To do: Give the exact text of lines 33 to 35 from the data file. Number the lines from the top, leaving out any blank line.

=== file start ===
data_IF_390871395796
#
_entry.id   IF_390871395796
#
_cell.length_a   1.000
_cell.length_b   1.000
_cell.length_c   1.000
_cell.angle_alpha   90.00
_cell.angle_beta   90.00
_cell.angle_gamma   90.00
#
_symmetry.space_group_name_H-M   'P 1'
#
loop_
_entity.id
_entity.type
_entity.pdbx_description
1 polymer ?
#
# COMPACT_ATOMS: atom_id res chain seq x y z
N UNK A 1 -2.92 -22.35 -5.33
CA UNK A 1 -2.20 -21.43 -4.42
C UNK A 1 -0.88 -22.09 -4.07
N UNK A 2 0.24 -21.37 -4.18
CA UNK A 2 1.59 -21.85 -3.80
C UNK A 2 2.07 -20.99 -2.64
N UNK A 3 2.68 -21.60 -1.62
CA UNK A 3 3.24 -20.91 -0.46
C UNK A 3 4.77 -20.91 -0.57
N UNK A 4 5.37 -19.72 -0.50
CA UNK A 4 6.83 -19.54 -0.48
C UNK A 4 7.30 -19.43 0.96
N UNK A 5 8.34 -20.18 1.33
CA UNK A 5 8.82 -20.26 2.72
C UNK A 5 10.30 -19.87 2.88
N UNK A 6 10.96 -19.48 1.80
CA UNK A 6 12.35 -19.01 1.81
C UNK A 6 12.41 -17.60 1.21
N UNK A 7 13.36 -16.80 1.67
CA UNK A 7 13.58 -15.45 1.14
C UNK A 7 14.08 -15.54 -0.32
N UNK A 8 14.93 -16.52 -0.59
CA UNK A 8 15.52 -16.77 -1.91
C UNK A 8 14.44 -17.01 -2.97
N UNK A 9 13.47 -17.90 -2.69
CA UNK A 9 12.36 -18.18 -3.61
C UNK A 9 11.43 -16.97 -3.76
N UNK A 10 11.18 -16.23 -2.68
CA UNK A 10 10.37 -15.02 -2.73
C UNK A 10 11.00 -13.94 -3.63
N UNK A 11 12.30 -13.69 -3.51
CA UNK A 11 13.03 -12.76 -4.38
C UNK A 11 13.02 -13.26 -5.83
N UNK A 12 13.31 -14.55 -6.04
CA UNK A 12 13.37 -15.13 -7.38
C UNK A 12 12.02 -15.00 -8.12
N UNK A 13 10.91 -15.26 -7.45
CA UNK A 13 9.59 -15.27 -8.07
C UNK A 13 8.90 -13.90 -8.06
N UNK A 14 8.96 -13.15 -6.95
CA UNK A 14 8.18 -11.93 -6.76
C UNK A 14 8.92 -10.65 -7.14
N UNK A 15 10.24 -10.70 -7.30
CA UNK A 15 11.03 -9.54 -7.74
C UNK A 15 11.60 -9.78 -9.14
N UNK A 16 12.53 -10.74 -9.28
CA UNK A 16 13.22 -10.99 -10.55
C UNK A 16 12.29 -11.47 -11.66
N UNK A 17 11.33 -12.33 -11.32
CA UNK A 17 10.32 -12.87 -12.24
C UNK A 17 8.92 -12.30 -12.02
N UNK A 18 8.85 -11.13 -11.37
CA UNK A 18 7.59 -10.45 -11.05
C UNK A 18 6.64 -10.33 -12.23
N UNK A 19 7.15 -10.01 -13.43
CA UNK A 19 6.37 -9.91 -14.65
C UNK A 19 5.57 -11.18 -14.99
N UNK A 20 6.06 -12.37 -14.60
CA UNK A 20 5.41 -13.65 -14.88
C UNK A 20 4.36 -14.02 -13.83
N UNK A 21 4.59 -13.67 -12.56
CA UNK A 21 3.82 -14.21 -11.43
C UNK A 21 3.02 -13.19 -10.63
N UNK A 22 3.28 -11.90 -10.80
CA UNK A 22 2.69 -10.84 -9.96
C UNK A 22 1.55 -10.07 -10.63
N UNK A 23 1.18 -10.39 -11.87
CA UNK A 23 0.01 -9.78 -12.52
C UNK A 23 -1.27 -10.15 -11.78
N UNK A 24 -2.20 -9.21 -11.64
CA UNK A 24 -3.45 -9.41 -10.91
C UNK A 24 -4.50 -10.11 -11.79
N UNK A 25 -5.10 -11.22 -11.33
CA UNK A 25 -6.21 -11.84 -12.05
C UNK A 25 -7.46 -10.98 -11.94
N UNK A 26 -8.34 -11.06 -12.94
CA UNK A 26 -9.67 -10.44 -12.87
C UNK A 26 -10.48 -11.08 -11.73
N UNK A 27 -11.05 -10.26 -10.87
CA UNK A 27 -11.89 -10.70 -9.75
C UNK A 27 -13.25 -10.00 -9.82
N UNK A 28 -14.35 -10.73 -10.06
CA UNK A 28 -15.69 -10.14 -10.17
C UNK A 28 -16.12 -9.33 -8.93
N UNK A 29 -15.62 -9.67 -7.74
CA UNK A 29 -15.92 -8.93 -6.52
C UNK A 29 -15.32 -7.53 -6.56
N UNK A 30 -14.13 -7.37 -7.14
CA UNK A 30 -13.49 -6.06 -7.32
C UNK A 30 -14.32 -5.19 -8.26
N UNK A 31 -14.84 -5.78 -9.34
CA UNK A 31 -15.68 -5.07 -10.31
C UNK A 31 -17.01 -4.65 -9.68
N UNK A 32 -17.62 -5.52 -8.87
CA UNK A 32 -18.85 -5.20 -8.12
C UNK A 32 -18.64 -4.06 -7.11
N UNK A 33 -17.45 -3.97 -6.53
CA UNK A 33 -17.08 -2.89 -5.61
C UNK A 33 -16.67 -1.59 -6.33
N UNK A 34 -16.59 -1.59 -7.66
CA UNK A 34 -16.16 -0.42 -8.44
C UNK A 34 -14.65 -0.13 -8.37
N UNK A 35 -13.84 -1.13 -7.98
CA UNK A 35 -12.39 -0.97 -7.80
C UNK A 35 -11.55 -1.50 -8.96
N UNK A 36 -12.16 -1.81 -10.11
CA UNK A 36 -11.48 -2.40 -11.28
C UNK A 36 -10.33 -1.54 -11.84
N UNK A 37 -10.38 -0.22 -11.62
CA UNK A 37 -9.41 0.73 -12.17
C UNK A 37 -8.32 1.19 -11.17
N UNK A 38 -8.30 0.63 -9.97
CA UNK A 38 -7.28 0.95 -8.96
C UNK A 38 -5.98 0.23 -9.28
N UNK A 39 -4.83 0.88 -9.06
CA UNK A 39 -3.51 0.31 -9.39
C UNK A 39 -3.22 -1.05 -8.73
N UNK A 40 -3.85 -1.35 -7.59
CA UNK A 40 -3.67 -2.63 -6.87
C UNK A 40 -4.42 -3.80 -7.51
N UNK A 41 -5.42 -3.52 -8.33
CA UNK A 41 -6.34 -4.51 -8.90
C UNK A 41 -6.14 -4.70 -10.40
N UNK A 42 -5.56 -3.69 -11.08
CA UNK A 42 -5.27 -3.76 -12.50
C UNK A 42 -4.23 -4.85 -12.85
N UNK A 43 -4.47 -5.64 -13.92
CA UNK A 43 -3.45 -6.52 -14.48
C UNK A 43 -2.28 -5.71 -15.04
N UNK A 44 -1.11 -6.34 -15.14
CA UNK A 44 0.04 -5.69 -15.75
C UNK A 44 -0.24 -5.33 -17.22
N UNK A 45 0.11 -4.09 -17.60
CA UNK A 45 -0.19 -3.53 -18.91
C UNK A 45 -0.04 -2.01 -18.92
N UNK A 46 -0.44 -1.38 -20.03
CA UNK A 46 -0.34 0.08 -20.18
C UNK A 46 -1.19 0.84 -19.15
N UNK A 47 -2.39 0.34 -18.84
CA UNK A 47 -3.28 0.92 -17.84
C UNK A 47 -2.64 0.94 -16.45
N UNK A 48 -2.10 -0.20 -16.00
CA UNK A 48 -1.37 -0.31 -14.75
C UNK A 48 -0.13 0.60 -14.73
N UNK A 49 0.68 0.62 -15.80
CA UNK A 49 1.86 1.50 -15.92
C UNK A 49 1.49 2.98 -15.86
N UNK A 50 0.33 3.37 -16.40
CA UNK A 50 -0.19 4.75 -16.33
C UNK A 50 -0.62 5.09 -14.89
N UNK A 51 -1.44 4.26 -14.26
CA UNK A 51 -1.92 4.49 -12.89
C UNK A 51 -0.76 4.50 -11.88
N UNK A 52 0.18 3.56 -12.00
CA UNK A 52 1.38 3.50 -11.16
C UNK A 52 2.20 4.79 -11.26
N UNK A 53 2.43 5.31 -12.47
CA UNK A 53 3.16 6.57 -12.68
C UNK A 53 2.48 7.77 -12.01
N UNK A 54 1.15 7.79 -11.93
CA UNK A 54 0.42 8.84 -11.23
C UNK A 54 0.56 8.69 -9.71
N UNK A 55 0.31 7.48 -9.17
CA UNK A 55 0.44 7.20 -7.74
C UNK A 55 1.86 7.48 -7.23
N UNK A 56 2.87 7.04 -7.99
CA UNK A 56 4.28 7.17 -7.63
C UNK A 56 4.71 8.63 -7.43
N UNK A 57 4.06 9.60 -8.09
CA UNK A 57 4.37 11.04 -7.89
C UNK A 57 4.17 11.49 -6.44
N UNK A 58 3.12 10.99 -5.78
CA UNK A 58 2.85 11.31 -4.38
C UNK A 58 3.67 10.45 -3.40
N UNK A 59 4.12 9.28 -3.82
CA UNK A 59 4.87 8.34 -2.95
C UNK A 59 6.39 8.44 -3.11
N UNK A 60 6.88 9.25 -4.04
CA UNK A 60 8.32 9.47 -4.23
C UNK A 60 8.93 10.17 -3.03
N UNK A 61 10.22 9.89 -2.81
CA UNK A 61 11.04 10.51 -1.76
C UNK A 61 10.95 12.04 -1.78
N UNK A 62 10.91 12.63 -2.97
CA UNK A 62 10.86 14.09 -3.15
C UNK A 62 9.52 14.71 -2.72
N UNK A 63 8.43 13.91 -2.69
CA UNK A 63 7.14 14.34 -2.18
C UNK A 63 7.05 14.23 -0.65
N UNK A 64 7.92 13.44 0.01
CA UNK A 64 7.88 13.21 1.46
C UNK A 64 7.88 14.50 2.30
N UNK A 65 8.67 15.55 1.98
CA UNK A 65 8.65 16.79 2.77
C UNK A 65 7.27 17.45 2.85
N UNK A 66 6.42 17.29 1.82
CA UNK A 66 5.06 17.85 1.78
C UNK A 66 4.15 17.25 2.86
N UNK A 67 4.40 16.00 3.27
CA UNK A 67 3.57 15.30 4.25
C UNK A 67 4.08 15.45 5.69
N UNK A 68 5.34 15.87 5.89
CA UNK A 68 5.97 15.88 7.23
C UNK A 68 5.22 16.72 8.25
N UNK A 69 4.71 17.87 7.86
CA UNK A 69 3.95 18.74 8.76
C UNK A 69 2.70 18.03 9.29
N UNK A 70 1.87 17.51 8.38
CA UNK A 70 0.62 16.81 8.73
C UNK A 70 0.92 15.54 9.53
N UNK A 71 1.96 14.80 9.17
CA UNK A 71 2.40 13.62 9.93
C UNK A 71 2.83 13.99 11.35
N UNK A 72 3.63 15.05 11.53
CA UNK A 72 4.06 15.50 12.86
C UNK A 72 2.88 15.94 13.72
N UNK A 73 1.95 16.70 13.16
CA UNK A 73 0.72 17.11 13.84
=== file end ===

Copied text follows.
N UNK A 5 8.34 -20.18 1.33
CA UNK A 5 8.82 -20.26 2.72
C UNK A 5 10.30 -19.87 2.88